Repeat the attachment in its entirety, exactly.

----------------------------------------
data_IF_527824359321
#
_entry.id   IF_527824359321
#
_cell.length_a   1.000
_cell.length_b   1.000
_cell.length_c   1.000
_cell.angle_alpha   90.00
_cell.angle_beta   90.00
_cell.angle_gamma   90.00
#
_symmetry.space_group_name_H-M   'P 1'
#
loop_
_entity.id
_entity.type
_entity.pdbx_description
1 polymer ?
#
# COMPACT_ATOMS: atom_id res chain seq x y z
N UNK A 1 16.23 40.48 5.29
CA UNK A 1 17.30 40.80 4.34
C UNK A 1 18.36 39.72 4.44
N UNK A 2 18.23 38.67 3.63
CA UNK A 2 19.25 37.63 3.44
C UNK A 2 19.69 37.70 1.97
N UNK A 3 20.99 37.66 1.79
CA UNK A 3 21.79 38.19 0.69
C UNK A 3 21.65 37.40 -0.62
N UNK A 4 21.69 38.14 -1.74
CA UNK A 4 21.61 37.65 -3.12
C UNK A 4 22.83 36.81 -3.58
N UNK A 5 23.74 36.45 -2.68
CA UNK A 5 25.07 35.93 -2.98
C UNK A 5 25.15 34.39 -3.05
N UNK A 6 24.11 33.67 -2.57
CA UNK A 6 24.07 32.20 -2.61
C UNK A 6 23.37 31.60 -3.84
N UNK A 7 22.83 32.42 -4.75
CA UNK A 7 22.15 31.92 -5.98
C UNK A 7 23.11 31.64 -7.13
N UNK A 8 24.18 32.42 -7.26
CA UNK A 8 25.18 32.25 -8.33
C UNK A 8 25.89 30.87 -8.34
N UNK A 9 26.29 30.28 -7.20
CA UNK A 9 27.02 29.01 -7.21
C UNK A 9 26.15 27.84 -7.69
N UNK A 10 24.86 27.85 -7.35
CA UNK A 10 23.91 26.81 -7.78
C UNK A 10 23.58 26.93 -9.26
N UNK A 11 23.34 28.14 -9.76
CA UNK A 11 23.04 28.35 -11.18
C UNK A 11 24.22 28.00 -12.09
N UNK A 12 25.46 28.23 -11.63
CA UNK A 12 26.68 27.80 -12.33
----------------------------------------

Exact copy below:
data_IF_527824359321
#
_entry.id   IF_527824359321
#
_cell.length_a   1.000
_cell.length_b   1.000
_cell.length_c   1.000
_cell.angle_alpha   90.00
_cell.angle_beta   90.00
_cell.angle_gamma   90.00
#
_symmetry.space_group_name_H-M   'P 1'
#
loop_
_entity.id
_entity.type
_entity.pdbx_description
1 polymer ?
#
# COMPACT_ATOMS: atom_id res chain seq x y z
N UNK A 1 16.23 40.48 5.29
CA UNK A 1 17.30 40.80 4.34
C UNK A 1 18.36 39.72 4.44
N UNK A 2 18.23 38.67 3.63
CA UNK A 2 19.25 37.63 3.44
C UNK A 2 19.69 37.70 1.97
N UNK A 3 20.99 37.66 1.79
CA UNK A 3 21.79 38.19 0.69
C UNK A 3 21.65 37.40 -0.62
N UNK A 4 21.69 38.14 -1.74
CA UNK A 4 21.61 37.65 -3.12
C UNK A 4 22.83 36.81 -3.58
N UNK A 5 23.74 36.45 -2.68
CA UNK A 5 25.07 35.93 -2.98
C UNK A 5 25.15 34.39 -3.05
N UNK A 6 24.11 33.67 -2.57
CA UNK A 6 24.07 32.20 -2.61
C UNK A 6 23.37 31.60 -3.84
N UNK A 7 22.83 32.42 -4.75
CA UNK A 7 22.15 31.92 -5.98
C UNK A 7 23.11 31.64 -7.13
N UNK A 8 24.18 32.42 -7.26
CA UNK A 8 25.18 32.25 -8.33
C UNK A 8 25.89 30.87 -8.34
N UNK A 9 26.29 30.28 -7.20
CA UNK A 9 27.02 29.01 -7.21
C UNK A 9 26.15 27.84 -7.69
N UNK A 10 24.86 27.85 -7.35
CA UNK A 10 23.91 26.81 -7.78
C UNK A 10 23.58 26.93 -9.26
N UNK A 11 23.34 28.14 -9.76
CA UNK A 11 23.04 28.35 -11.18
C UNK A 11 24.22 28.00 -12.09
N UNK A 12 25.46 28.23 -11.63
CA UNK A 12 26.68 27.80 -12.33